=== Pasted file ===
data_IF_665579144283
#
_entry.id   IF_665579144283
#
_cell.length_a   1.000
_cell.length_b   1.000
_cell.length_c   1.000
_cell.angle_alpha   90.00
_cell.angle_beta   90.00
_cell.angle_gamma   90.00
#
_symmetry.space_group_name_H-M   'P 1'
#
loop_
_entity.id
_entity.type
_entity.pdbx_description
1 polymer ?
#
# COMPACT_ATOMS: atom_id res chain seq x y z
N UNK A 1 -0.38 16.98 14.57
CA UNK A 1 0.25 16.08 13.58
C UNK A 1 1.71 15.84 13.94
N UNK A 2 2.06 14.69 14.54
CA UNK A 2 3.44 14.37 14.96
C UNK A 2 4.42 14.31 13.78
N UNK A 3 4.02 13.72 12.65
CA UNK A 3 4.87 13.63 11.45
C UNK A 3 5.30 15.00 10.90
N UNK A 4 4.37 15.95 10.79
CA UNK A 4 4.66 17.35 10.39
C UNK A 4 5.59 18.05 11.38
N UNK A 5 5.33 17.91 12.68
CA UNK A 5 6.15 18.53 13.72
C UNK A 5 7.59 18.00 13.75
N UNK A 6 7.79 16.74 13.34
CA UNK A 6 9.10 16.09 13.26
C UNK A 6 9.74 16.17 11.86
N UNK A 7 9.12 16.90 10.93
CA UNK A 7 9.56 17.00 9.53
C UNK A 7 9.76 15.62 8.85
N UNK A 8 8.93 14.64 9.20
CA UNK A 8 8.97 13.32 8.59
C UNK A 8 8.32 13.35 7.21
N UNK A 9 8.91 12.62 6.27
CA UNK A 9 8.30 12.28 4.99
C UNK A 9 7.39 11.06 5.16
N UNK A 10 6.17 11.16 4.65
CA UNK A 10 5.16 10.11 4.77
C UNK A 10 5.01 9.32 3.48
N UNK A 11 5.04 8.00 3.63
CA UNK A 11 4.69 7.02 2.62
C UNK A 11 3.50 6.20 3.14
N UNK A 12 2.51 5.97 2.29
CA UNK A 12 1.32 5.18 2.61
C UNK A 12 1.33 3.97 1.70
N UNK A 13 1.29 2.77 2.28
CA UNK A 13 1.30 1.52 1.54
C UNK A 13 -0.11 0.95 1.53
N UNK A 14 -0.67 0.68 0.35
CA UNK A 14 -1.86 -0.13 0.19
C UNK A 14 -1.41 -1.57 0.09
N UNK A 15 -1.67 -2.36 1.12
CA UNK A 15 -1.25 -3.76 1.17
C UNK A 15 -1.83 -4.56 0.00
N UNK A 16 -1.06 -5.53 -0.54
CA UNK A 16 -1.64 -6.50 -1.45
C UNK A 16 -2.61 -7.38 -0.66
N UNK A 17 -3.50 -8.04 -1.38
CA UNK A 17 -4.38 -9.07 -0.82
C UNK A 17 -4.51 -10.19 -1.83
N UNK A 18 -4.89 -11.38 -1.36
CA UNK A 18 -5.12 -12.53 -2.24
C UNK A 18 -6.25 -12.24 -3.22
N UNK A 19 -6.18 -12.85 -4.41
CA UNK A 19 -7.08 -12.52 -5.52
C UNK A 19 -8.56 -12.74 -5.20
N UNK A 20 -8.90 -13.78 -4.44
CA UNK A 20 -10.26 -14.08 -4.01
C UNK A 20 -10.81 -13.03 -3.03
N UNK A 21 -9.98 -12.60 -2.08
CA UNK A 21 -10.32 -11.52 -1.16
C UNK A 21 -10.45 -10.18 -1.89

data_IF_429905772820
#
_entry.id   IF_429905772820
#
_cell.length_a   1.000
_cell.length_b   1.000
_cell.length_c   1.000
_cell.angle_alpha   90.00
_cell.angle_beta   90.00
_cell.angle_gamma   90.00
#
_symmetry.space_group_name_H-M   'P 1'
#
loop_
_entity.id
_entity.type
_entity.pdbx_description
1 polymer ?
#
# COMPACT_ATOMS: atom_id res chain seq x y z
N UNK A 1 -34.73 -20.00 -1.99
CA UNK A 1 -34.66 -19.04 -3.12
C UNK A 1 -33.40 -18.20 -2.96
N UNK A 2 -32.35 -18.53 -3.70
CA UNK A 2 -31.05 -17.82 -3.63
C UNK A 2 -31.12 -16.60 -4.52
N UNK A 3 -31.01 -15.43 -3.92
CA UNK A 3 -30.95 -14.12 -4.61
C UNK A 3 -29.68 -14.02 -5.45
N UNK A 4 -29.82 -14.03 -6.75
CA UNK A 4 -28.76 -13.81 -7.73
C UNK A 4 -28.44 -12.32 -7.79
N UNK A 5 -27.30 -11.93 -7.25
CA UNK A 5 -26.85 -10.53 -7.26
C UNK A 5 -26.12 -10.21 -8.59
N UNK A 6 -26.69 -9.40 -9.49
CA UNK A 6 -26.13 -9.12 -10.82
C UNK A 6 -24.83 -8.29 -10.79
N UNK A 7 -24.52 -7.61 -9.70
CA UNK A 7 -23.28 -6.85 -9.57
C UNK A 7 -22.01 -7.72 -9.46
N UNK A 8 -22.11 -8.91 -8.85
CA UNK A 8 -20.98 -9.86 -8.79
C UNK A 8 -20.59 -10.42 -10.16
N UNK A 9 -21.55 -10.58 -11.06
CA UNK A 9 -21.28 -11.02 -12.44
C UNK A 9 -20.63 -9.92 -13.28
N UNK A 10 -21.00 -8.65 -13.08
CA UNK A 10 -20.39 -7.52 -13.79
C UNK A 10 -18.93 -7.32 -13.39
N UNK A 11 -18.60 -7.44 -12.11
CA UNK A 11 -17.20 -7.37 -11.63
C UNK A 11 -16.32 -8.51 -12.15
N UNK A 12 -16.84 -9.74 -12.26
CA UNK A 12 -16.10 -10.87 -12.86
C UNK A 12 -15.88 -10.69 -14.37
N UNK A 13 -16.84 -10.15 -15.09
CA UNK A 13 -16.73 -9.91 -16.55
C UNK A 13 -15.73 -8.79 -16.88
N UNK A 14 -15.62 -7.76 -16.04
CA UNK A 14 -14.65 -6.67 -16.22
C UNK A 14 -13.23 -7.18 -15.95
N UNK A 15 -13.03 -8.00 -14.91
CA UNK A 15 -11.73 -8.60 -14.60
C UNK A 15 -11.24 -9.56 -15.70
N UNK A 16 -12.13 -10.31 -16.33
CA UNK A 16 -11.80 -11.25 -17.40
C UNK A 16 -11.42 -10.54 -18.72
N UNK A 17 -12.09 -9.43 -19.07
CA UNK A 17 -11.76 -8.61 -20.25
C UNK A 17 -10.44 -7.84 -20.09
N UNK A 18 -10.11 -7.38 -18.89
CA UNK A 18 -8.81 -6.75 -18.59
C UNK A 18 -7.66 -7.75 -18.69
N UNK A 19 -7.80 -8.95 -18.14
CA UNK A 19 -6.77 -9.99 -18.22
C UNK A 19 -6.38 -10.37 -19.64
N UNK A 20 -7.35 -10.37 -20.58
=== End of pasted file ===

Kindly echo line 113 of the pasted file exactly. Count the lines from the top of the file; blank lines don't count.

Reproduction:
N UNK A 4 -29.82 -14.03 -6.75